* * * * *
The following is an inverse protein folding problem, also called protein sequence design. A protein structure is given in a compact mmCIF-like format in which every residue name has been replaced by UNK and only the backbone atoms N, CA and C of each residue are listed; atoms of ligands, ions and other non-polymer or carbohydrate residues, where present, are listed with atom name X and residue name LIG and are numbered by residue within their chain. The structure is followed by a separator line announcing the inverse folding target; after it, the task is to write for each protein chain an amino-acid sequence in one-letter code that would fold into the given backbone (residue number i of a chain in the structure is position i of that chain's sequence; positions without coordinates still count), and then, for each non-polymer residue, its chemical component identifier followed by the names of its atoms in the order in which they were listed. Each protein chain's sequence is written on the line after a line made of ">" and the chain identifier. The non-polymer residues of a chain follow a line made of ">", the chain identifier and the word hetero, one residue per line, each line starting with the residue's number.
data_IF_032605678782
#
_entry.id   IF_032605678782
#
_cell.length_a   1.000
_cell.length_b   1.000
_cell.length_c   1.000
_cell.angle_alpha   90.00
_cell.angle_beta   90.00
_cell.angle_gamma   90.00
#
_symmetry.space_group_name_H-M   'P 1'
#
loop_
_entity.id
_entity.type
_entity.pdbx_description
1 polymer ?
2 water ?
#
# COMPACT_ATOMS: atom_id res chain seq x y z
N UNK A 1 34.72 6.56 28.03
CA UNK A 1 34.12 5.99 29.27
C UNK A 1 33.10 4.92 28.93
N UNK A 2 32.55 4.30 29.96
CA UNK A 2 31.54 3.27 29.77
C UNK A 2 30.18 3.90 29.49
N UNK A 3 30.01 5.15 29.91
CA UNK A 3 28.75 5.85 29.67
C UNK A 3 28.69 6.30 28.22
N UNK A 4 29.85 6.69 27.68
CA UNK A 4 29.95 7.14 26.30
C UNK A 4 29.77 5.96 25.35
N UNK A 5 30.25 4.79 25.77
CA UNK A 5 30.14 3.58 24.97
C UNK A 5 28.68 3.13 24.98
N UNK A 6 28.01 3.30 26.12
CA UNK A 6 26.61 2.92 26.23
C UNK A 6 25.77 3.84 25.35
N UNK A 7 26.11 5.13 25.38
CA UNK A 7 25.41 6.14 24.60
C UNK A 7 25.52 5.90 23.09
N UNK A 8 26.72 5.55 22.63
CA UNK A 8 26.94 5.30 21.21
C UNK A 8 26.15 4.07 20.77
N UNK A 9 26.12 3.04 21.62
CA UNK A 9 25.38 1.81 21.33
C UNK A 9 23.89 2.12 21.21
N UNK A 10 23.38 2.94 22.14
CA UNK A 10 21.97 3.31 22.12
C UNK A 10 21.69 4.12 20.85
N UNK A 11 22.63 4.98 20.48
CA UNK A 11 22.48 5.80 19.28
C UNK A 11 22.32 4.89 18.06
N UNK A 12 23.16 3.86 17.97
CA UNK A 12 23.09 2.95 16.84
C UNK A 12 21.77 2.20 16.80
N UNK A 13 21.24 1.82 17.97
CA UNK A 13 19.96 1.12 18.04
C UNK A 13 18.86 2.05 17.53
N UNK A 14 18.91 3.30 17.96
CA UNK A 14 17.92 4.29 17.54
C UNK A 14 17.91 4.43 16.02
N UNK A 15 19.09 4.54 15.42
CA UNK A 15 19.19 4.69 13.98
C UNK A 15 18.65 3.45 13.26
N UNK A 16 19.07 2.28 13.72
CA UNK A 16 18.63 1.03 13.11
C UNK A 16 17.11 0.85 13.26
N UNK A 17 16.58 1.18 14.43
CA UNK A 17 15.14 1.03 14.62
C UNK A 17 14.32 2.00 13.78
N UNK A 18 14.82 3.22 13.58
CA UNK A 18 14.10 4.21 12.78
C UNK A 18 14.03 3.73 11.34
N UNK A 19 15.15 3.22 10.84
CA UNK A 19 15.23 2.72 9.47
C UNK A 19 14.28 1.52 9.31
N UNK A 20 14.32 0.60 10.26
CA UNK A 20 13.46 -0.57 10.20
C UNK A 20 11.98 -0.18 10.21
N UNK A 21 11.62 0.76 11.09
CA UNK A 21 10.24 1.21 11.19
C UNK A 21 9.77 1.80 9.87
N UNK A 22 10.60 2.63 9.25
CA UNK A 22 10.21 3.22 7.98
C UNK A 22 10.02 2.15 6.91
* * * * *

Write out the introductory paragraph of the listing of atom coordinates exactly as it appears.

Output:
The following is an inverse protein folding problem, also called protein sequence design. A protein structure is given in a compact mmCIF-like format in which every residue name has been replaced by UNK and only the backbone atoms N, CA and C of each residue are listed; atoms of ligands, ions and other non-polymer or carbohydrate residues, where present, are listed with atom name X and residue name LIG and are numbered by residue within their chain. The structure is followed by a separator line announcing the inverse folding target; after it, the task is to write for each protein chain an amino-acid sequence in one-letter code that would fold into the given backbone (residue number i of a chain in the structure is position i of that chain's sequence; positions without coordinates still count), and then, for each non-polymer residue, its chemical component identifier followed by the names of its atoms in the order in which they were listed. Each protein chain's sequence is written on the line after a line made of ">" and the chain identifier. The non-polymer residues of a chain follow a line made of ">", the chain identifier and the word hetero, one residue per line, each line starting with the residue's number.